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Read-my-lips feud returns in Romney-Gingrich fight

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Politics,Beltway Confidential,Byron York

DES MOINES -- John Sununu, the former New Hampshire governor and George H.W. Bush White House chief of staff, has emerged as a top surrogate for the Romney campaign.  His job lately has been to attack the surging Newt Gingrich.  To a remarkable degree, Sununu's critique of Gingrich is rooted in events of 21 years ago, when the first President Bush abandoned his famous "read my lips" promise never to raise taxes. What is striking is that Sununu supported -- actually engineered -- the Bush retreat, while Gingrich opposed it.  Today, nearly all Republicans remember Bush's decision as a disaster. Sununu's position is hugely unpopular with Republicans who recall the episode, while Gingrich's position is hugely popular. And yet Team Romney is making Sununu a central player in its case against Gingrich.

Just a few hours ago, the Romney campaign sent out a new attack on Gingrich, this one headlined SUNUNU: GINGRICH THREW CONSERVATIVES UNDER THE BUS.  The press release highlights Sununu's remarks Friday on conservative radio host Scott Hennen's program.

Sununu charged that Gingrich "threw [Republican Rep. Paul] Ryan under the bus" by criticizing Ryan's entitlement reform proposal. Then Sununu brought up the Bush I years. "I worked in the White House for well over three years, I watched the president I really admired, the first George Bush, deal with tough, tough issues," Sununu said.  "War and peace, as well as domestic issues, and you need a president that has the constancy, has discipline, rationality, and is able to make sure he makes the right decision…"  Gingrich, Sununu said, is more interested in promoting himself than in making the right decision.

The toughest of the tough, tough domestic issues that Bush I dealt with was taxes.  During his victorious 1988 campaign, Bush made the famous "read my lips" vow not to raise taxes. But midway through his term, Bush was under intense pressure from Democrats, and from some Republicans, to break that promise and agree to higher taxes as part of a deficit reduction plan.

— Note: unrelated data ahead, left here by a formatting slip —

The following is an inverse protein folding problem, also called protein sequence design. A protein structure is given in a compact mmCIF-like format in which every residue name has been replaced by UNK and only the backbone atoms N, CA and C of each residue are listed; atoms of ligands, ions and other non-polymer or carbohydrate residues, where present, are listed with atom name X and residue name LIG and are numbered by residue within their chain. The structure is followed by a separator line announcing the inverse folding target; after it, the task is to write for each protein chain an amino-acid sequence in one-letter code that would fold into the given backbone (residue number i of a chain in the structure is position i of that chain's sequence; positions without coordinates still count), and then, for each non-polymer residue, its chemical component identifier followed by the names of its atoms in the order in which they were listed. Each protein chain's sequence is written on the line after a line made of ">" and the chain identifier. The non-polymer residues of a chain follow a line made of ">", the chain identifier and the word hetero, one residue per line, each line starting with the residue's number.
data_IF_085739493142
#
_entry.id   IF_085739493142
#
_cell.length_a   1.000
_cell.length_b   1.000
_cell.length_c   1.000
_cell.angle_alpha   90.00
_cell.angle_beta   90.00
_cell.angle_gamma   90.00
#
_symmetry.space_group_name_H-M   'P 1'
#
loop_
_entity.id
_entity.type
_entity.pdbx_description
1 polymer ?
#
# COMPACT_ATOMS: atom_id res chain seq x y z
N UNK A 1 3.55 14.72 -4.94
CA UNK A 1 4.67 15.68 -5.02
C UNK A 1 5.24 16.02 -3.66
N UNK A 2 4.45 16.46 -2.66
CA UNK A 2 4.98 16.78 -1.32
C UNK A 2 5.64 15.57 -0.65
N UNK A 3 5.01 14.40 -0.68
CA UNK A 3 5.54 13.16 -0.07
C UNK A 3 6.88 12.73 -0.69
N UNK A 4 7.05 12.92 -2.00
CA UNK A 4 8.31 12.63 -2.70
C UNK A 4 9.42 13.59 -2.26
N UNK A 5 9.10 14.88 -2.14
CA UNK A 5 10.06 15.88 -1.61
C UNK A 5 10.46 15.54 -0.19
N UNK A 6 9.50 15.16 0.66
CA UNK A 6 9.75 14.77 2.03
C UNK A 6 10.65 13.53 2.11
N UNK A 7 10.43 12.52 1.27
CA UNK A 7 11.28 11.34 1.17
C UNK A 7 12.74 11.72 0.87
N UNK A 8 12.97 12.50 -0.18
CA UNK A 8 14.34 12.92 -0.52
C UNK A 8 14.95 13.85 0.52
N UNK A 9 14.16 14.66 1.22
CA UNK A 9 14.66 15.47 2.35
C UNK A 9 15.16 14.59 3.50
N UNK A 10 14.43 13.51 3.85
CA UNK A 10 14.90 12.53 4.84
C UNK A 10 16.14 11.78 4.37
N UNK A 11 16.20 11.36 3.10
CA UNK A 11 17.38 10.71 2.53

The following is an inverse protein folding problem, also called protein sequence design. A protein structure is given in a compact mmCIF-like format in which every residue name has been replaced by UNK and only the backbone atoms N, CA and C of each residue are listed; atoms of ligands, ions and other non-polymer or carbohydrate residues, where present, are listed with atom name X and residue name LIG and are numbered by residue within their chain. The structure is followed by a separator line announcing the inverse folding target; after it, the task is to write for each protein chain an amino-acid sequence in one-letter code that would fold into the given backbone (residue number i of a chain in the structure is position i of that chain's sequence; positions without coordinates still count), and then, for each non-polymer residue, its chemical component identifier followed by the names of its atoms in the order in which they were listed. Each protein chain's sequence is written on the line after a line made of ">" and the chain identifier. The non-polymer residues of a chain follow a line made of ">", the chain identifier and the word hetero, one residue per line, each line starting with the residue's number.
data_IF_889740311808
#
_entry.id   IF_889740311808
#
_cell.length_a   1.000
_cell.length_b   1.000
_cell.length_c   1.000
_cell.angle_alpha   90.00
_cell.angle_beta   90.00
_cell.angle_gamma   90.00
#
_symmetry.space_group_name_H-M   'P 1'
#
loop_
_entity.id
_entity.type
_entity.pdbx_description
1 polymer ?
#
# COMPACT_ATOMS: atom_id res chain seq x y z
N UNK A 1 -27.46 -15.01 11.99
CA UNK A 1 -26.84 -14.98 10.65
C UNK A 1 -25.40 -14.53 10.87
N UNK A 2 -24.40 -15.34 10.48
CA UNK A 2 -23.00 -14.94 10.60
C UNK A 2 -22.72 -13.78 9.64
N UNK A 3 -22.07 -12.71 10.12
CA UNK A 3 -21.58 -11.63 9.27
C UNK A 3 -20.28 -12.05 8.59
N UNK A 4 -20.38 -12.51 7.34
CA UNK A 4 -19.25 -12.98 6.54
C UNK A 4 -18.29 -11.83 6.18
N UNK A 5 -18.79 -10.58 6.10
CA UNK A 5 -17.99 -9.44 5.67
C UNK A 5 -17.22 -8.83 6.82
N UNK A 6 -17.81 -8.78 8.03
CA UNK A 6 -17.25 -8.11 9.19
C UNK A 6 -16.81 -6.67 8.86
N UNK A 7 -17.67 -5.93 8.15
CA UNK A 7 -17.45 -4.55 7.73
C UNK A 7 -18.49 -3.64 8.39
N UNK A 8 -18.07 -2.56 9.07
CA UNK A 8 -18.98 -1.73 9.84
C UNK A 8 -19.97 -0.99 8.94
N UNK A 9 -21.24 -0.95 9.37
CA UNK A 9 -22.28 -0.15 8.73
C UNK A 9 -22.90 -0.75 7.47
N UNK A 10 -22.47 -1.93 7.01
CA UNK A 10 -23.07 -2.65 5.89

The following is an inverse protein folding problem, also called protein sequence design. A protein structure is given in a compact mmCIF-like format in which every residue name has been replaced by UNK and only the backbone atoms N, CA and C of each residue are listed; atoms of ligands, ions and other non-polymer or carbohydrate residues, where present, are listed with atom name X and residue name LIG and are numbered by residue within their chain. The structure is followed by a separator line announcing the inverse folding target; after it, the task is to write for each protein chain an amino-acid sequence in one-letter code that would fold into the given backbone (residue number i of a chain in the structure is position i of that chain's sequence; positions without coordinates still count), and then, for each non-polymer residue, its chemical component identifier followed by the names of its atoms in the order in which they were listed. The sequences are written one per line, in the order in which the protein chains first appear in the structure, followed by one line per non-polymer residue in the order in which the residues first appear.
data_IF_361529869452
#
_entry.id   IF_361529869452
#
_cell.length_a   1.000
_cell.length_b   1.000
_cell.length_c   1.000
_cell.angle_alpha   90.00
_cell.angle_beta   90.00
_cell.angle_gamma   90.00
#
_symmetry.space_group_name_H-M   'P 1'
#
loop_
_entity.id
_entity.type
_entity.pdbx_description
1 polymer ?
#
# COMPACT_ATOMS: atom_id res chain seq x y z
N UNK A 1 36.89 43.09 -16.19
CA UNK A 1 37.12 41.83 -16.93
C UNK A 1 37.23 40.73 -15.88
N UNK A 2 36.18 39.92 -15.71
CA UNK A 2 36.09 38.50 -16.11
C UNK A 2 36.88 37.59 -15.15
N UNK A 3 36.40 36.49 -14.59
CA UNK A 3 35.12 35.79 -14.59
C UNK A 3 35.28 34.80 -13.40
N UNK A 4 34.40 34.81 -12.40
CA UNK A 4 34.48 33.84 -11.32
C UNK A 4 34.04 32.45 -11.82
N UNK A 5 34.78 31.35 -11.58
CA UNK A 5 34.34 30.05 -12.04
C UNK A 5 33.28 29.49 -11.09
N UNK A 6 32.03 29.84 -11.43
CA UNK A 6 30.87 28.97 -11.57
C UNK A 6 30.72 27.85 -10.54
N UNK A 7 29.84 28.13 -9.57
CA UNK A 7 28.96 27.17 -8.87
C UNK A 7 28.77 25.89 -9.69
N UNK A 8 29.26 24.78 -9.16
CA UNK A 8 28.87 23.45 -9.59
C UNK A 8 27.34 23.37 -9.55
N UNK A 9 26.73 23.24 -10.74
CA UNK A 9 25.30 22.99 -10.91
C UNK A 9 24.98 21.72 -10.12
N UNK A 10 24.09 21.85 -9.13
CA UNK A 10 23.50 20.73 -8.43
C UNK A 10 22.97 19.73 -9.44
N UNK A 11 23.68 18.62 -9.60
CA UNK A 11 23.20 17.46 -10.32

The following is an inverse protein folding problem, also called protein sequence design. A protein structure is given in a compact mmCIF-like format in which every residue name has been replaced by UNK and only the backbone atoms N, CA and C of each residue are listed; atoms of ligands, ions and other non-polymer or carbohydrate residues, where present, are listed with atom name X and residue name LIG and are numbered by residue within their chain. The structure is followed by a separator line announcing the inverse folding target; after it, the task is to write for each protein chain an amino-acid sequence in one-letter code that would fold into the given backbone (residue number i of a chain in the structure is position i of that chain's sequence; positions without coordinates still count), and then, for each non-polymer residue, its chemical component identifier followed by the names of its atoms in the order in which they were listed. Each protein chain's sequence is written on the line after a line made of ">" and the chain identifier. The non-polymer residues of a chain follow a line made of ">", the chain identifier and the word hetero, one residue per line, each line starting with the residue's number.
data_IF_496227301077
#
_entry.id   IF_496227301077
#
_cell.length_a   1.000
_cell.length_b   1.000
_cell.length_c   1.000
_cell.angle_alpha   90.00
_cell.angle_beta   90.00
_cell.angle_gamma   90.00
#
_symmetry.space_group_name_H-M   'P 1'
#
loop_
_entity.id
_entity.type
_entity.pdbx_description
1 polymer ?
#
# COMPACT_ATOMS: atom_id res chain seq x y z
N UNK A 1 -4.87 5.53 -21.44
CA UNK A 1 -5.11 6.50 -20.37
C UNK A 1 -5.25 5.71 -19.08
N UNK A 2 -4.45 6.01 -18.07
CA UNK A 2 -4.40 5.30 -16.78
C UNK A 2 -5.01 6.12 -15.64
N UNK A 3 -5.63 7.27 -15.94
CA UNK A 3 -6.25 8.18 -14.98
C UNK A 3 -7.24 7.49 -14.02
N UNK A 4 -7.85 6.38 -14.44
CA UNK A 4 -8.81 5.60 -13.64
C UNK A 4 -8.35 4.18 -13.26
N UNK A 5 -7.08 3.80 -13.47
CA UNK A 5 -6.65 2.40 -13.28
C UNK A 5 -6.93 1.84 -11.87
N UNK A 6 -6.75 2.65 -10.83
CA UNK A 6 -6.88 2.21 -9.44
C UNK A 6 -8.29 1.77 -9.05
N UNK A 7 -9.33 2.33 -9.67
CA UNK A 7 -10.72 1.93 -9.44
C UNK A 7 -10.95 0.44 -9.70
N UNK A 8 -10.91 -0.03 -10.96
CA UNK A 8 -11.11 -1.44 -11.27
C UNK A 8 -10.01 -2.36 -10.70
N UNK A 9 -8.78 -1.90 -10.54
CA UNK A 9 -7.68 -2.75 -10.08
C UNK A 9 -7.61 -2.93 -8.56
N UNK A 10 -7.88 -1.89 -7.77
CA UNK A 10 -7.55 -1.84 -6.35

Nobody used the phrase back then, but if they had, conservatives would have charged Bush (and Sununu) with throwing conservatives under the bus. Although he stayed publicly on board with the White House, Gingrich, then Republican Whip in the House (where Republicans were still the minority party), pushed back hard behind the scenes. When Bush released a statement saying that he had agreed to Democratic demands to drop the "read my lips" promise, the Washington Post reported:

House Minority Whip Newt Gingrich (R-Ga.) was preparing to hold a whip meeting on Capitol Hill when the statement was posted on the bulletin board of the White House press room. One person who walked into the room for the Capitol Hill meeting said Gingrich was "bouncing off the wall" and "ranting about the supreme stupidity" of the statement.

Gingrich's position still rankles Sununu. In a recent interview with the New Hampshire Union-Leader, Sununu charged that Gingrich "reneged" on supporting Bush's abandonment of the "read my lips" pledge. "I specifically asked Newt Gingrich if he would support it, and he said, 'yes,'" Sununu told the paper.  "The next day, for whatever reason, and nobody has ever been able to explain it to us, Gingrich decided that he was going to oppose it."

Gingrich and his allies tell a different story, insisting Gingrich did not agree to raise taxes.  But for Republican primary voters, the bottom line is this: A key Romney ally, Sununu, helped devise what Republicans remember as one of the most disastrous political and policy decisions ever, while Gingrich opposed it.  And now Romney is relying on Sununu to make the case against Gingrich.

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Byron York

Chief Political Correspondent
The Washington Examiner